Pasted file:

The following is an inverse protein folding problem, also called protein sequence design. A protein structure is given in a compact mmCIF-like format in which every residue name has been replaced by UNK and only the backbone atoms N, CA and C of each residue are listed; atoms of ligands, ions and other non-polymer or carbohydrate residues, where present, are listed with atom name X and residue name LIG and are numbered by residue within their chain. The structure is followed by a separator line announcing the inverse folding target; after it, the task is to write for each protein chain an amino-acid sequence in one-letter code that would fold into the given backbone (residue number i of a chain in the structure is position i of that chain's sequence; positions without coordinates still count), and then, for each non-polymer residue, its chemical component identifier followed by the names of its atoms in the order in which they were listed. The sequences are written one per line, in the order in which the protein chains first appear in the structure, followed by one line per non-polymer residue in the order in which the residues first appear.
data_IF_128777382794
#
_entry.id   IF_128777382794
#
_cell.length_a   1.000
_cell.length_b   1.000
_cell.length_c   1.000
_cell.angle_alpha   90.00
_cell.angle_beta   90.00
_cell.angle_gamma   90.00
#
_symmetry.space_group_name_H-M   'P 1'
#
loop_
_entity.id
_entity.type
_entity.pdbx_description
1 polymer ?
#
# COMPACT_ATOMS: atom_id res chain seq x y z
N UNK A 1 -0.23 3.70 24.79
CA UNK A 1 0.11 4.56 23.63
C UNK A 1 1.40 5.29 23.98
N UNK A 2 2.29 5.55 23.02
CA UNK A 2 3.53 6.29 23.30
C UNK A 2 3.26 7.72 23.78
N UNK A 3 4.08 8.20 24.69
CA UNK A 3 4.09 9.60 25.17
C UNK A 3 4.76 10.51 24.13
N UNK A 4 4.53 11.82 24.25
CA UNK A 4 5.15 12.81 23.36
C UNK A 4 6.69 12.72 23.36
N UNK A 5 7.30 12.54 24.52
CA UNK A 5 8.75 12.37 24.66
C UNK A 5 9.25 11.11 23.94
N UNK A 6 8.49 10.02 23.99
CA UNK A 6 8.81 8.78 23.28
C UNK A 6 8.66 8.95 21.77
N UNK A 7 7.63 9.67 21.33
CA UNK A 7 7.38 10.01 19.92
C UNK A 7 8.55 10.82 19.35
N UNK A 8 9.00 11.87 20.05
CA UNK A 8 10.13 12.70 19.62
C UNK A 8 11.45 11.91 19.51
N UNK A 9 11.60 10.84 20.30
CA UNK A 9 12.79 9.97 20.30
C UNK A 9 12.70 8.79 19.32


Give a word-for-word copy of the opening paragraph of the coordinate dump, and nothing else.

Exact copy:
The following is an inverse protein folding problem, also called protein sequence design. A protein structure is given in a compact mmCIF-like format in which every residue name has been replaced by UNK and only the backbone atoms N, CA and C of each residue are listed; atoms of ligands, ions and other non-polymer or carbohydrate residues, where present, are listed with atom name X and residue name LIG and are numbered by residue within their chain. The structure is followed by a separator line announcing the inverse folding target; after it, the task is to write for each protein chain an amino-acid sequence in one-letter code that would fold into the given backbone (residue number i of a chain in the structure is position i of that chain's sequence; positions without coordinates still count), and then, for each non-polymer residue, its chemical component identifier followed by the names of its atoms in the order in which they were listed. The sequences are written one per line, in the order in which the protein chains first appear in the structure, followed by one line per non-polymer residue in the order in which the residues first appear.